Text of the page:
Cover art adding and release matching

What MB is missing is a KB. One where as questions are asked in the forums here and answers come in, ones of relevance can be added, along with the core content of the replies. While all of this is searchable, it would be quite nice to see the question and answer in short form, getting right to the summary of the answer.

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Not your mistake. You were correct to add a new release. The mistakes were all in the bootleggers hands. Such a slap-dash job done on that rear cover. But this is what makes it interesting.

With the Discogs script - you don’t need to use it to import. It is what does to a Discogs page that is so GOOOD. It make a Discogs page a reference to MB. Every Release, Every Name, Every Artist, Engineer, Label all get little pink links back to MB.

It makes Discogs a reference to MB.


This reminds me of a comment an editor left me on edits where there was a merge of more than 2-3 recordings… stating that so much happening at once made he or she nervous. Does this seem an issue here? How do we know that the BM and Discogs entry for entities like labels and artists are linked together properly, or if they are even correct?

While I often use the data there, I add it individually, requiring a bit of checking to make sure that the entities line up. I know for sure that historically there have been issues where fmera “disagreed” with what Discogs listed as label, while also supplying the logic… but my point is that does using this script just blindly trust all Discogs data? Not only that, but also blindly link the data, potentially being more problematic?

I could just be overthinking it as I usually do, I believe it is clear to most I hesitate to use mass scale scripts for things.

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We don’t, there needs to be trust. So we check things, but also trust other eyes on have checked things as both database are old. A lot of eyes have looked at this stuff over the years. So the hit rate is pretty high on being correct.

I would say the links between MB and Discogs are about 98% good. The more well known someone is, the higher that percentage. Better to have this data than ignore it.

Saying that, I have often spent an evening untangling bad links between artists with common names. It takes a lot of research elsewhere, and I try and the add it to the notes as I split them apart.

That happens on any database. Spotted something on Spotify the other day where they had merged two artists who were clearly not connected, but had a common name. Impossible to get them to fix that error.

It is why it is always good to add disambigs to any artist. And some notes in their annotations. It is very easy when adding a new release to pick the first Richard Head that pops up and not realise it isn’t the one you are actually looking for.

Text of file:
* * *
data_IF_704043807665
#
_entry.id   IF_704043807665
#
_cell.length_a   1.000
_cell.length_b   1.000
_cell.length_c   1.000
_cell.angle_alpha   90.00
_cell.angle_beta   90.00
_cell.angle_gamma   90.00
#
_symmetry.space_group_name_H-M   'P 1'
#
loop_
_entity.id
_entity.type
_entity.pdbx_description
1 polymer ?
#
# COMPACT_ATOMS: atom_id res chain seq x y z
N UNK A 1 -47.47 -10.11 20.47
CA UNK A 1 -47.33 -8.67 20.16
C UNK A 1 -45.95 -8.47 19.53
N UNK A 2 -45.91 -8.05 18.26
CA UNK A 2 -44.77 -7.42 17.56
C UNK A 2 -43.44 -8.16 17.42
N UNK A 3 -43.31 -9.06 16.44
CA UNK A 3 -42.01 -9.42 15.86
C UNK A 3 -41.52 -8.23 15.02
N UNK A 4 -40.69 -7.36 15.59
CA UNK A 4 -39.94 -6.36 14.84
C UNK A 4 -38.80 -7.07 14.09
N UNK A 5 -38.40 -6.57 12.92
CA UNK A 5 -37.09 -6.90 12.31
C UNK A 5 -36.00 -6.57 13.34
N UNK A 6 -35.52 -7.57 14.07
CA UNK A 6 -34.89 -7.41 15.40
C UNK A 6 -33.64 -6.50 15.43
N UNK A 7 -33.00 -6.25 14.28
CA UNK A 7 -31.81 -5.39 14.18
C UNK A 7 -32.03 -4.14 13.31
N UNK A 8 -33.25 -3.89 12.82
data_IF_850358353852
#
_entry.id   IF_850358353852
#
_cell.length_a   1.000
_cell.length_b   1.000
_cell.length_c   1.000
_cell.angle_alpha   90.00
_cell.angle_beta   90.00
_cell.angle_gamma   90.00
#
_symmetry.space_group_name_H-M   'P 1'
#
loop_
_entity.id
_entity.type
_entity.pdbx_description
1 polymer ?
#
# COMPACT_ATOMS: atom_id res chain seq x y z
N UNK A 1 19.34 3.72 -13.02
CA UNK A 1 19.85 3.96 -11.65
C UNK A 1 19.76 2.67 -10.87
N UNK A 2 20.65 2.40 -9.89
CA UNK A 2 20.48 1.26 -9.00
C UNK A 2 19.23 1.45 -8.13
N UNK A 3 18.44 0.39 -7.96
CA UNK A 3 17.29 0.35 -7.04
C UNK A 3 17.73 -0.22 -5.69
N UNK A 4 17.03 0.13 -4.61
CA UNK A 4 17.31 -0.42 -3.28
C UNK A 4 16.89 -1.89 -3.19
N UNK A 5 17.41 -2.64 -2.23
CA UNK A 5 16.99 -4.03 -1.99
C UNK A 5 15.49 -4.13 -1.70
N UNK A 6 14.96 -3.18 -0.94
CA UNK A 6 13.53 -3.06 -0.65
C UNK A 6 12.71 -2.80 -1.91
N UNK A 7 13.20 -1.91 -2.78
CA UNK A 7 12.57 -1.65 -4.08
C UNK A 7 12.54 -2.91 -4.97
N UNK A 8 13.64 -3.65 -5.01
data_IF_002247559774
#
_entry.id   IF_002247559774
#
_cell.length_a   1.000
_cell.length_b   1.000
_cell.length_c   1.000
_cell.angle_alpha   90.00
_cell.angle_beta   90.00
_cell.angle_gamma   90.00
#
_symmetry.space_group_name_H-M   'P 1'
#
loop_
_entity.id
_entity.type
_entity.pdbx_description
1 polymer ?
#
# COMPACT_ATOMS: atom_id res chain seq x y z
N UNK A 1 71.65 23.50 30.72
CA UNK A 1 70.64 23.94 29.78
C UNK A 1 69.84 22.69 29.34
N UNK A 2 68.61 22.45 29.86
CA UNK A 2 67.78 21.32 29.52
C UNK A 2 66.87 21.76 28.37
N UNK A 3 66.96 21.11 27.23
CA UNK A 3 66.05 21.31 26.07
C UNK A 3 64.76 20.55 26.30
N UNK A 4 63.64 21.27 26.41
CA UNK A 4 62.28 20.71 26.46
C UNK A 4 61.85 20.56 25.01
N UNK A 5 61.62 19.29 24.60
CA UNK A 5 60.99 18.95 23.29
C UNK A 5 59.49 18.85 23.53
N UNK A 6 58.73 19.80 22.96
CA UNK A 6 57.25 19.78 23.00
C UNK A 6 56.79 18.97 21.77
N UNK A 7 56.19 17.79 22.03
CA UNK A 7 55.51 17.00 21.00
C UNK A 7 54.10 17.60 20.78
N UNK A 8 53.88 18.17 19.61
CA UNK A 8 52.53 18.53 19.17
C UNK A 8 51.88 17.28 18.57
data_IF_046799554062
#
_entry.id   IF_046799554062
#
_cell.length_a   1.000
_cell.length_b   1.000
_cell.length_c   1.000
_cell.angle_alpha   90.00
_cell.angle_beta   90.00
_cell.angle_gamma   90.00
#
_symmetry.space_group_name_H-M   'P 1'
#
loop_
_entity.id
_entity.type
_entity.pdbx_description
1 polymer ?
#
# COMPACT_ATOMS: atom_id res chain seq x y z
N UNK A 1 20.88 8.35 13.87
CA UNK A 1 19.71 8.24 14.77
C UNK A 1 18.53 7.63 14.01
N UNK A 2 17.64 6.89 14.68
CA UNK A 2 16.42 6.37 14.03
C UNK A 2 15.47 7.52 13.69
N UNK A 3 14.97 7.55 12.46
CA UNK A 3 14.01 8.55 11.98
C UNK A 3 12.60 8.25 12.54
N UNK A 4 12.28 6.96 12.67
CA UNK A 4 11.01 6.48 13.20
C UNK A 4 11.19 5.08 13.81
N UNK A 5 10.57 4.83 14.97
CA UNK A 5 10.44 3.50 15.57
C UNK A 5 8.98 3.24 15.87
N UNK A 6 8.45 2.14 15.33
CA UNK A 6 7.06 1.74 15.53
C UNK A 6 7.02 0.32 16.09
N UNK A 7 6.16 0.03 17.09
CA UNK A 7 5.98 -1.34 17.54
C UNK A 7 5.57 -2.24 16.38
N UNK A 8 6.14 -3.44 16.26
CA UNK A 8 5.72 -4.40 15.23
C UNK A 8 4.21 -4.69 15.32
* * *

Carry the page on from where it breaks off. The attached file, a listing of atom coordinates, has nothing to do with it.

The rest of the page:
This is not a mass scale edit script. This one is a handy time saver linking potential data to save you time. You can still check the results, but you get quicker options this way based on other people’s suggestions.


I think the percentage is quite high. It’s more often that there’s no link yet. But there is nothing wrong if you check.

I would definitely grab this userscript:

As with the others mentioned, you of course still want to check the data.

Because it runs off existing links, it can usually help you identify incorrect links as a bonus (the discogs script IvanDobsky is talking about is very good at this).

9/10 times Apple/iTunes has the highest res image and you can import that. If you’re not using the above script (or another ‘source image finder’) you might not be adding the highest res image they’ve got tucked away.

Have fun :grin:


I typically use the script on my site for iTunes images. I will have a look at that one though to see if it pulls better.

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That script looks interesting, but it seems to require a URL vs allowing an open search for the release. Are these similar scripts to those being mentioned that are not browser plugins/scripts?

Not sure if this answers your question, but the script has two functions that I use:

  • paste in a image URL from the internet, and it will add the max-resolution version (rather than downloading to your desktop and then uploading)
  • if the release has a relationship to a supported storefront or another database there is a button to import the image/s from there with a click (e.g. Discogs, iTunes, etc)*

*needs double checking as always, on the upside it encourages adding/fixing relationships

It doesn’t have any kind of search, but I think that’s out of its scope tbh.

Well, it does not answer my question, but I appreciate the info regardless… it is still helpful. What I mean is that these scripts require Violentmonkey or similar. I was asking if there are others (or a version of those) that are not in need of the user script methods. Although… after reading your statement, I am not sure my question is relevant as it seems it requires this.